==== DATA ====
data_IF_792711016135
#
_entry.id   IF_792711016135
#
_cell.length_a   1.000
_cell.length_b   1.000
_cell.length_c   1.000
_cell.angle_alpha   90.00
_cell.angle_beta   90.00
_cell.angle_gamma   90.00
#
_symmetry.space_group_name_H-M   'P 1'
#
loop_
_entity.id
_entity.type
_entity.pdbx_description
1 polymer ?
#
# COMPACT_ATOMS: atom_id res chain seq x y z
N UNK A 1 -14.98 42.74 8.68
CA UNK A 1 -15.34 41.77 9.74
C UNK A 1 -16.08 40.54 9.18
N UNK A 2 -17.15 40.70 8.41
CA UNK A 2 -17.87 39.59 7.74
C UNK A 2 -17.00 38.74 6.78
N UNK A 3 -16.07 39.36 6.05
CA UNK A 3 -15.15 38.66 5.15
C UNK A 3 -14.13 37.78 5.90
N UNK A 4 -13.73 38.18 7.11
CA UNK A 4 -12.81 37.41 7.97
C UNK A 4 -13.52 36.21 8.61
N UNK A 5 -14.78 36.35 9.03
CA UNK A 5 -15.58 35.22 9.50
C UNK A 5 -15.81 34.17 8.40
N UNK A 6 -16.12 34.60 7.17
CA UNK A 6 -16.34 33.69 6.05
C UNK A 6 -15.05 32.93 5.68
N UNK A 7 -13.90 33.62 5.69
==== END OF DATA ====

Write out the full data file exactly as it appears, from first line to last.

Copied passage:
data_IF_792711016135
#
_entry.id   IF_792711016135
#
_cell.length_a   1.000
_cell.length_b   1.000
_cell.length_c   1.000
_cell.angle_alpha   90.00
_cell.angle_beta   90.00
_cell.angle_gamma   90.00
#
_symmetry.space_group_name_H-M   'P 1'
#
loop_
_entity.id
_entity.type
_entity.pdbx_description
1 polymer ?
#
# COMPACT_ATOMS: atom_id res chain seq x y z
N UNK A 1 -14.98 42.74 8.68
CA UNK A 1 -15.34 41.77 9.74
C UNK A 1 -16.08 40.54 9.18
N UNK A 2 -17.15 40.70 8.41
CA UNK A 2 -17.87 39.59 7.74
C UNK A 2 -17.00 38.74 6.78
N UNK A 3 -16.07 39.36 6.05
CA UNK A 3 -15.15 38.66 5.15
C UNK A 3 -14.13 37.78 5.90
N UNK A 4 -13.73 38.18 7.11
CA UNK A 4 -12.81 37.41 7.97
C UNK A 4 -13.52 36.21 8.61
N UNK A 5 -14.78 36.35 9.03
CA UNK A 5 -15.58 35.22 9.50
C UNK A 5 -15.81 34.17 8.40
N UNK A 6 -16.12 34.60 7.17
CA UNK A 6 -16.34 33.69 6.05
C UNK A 6 -15.05 32.93 5.68
N UNK A 7 -13.90 33.62 5.69